Rob Lynch – ‘Baby, I’m A Runaway’

By Louis Kerry

Having toured his debut album extensively, including a stint on the US Warped Tour a few years ago, English singer-songwriter Rob Lynch has returned with ‘Baby, I’m A Runaway’; a more refined, cultivated and better produced second outing.

Musically, ‘Baby, I’m A Runaway’ is very similar to his debut, which is a smart move to make. It’s too early for Lynch to attempt a radical departure from what captured so many hearts in the first place. However, the increased instrumentation is a welcome addition. With a full band behind him now, it adds a new level of depth to Lynch’s arsenal that will no doubt help his live show expand and cater for more full band live shows.

The album is filled with Lynch’s effortless charm, shifting from upbeat summer vibes on the likes of ‘Runaway’ to attention grabbing and simple but beautiful ballads about the highs and lows of growing up like ‘Youth’. ‘Sure Thing’ and ‘Good For Me’ are the standout tracks of the album, where the band sound their tightest, offering accessibility and singalong moments, sharing a Jamie T style vibe to them.

Lynch’s vocal chops aren’t going to impress anyone but his voice does complement his songwriting and British nature perfectly well. The singer’s lyrics are uncomplicated but distinctive. One thing that he has always been one of the best in the country at is his captivating storytelling abilities that are most noticeable on ‘Tectonic Plates’. Every verse leaves you hanging for the next in awe of how much emotion one man and his guitar can evoke.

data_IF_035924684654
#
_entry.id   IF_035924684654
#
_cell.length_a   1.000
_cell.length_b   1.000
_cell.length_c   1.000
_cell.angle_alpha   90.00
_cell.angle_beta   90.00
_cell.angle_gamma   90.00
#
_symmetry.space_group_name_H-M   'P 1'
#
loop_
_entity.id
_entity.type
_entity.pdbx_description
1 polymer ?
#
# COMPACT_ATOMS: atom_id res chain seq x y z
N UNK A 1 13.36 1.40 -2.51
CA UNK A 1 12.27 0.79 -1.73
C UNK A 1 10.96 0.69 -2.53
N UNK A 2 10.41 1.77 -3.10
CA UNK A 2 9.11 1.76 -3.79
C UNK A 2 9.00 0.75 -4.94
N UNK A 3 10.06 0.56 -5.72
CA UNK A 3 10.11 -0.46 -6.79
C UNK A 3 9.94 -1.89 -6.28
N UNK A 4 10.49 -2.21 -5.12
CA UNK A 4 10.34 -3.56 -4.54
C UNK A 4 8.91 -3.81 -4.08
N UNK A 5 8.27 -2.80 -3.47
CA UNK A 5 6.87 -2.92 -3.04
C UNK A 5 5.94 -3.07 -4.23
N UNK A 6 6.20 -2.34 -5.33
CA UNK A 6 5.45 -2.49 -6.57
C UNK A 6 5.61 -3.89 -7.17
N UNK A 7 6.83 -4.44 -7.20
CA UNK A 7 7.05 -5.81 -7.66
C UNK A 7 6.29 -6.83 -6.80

Yes, there are noticeable comparisons to Frank Turner. His style is similar but so is his working man ideology and punk rock ethos. But that whole schtick has been going on for decades and it still isn’t boring. Lynch does justice to the sensibilities that the likes of Springsteen, Dylan, Bragg, Marling and Fallon would all tip a hat to. There’s no shame in that.

Closing on the atmospheric ‘Kings & Queens’, a track that that will fit in perfectly with the singer’s live set; ‘Baby, I’m A Runaway’ won’t be the album that will make Rob Lynch soar to mainstream success, but it still displays levels of growth, authenticity and honesty that the singer can be more than proud of.

LOUIS KERRY

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